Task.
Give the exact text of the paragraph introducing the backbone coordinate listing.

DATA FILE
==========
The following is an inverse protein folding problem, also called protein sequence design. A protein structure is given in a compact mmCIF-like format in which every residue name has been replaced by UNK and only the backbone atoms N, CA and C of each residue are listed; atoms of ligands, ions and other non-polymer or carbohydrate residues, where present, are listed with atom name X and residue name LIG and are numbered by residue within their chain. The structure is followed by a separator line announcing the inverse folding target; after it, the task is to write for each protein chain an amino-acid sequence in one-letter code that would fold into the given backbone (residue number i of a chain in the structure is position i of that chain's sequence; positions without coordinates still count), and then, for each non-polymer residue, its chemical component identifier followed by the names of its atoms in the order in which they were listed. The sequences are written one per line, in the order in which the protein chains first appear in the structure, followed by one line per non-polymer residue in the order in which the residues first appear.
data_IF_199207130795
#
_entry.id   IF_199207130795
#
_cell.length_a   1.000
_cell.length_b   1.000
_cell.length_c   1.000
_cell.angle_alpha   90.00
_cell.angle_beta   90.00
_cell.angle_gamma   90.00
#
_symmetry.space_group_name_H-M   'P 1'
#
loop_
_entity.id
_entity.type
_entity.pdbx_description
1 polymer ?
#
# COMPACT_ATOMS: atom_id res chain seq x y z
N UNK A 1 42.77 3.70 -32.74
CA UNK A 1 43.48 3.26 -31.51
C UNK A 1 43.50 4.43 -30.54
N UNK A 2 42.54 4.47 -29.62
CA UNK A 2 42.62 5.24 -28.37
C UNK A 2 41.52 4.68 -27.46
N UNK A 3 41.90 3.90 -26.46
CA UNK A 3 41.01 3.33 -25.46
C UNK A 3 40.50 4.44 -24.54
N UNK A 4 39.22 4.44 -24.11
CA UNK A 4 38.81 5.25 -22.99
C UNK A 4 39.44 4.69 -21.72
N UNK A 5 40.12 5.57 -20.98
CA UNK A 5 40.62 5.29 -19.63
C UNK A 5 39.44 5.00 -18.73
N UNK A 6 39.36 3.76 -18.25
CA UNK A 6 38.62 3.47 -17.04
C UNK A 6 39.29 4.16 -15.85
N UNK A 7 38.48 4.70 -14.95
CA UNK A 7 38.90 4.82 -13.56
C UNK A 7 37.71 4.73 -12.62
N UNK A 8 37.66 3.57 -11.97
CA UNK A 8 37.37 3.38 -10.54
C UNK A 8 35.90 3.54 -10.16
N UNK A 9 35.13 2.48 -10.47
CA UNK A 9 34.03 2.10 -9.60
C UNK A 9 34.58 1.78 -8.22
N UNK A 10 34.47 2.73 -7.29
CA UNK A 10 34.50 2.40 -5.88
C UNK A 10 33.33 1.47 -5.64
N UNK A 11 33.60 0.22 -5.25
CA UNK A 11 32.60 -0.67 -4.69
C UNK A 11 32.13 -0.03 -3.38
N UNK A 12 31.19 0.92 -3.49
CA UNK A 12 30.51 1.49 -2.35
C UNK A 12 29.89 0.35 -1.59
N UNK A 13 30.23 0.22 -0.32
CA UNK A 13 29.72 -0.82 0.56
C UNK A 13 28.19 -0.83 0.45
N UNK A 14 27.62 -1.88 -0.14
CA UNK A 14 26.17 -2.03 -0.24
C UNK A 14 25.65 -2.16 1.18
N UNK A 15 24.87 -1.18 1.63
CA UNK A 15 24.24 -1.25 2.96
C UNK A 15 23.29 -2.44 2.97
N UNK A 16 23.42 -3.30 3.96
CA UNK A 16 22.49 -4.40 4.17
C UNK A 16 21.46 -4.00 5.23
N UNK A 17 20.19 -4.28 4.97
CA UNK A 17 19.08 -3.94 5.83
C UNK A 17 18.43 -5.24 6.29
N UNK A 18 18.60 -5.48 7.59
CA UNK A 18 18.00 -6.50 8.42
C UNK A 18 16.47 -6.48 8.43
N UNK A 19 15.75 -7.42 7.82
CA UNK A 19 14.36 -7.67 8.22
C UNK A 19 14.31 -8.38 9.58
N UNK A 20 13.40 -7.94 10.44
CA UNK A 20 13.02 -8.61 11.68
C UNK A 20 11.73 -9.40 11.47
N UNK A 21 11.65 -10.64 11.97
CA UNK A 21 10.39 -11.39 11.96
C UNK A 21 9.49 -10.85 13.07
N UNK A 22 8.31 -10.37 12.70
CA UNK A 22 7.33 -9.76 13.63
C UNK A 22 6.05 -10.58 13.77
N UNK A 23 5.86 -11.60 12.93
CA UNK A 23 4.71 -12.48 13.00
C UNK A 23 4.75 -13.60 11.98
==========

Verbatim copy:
The following is an inverse protein folding problem, also called protein sequence design. A protein structure is given in a compact mmCIF-like format in which every residue name has been replaced by UNK and only the backbone atoms N, CA and C of each residue are listed; atoms of ligands, ions and other non-polymer or carbohydrate residues, where present, are listed with atom name X and residue name LIG and are numbered by residue within their chain. The structure is followed by a separator line announcing the inverse folding target; after it, the task is to write for each protein chain an amino-acid sequence in one-letter code that would fold into the given backbone (residue number i of a chain in the structure is position i of that chain's sequence; positions without coordinates still count), and then, for each non-polymer residue, its chemical component identifier followed by the names of its atoms in the order in which they were listed. The sequences are written one per line, in the order in which the protein chains first appear in the structure, followed by one line per non-polymer residue in the order in which the residues first appear.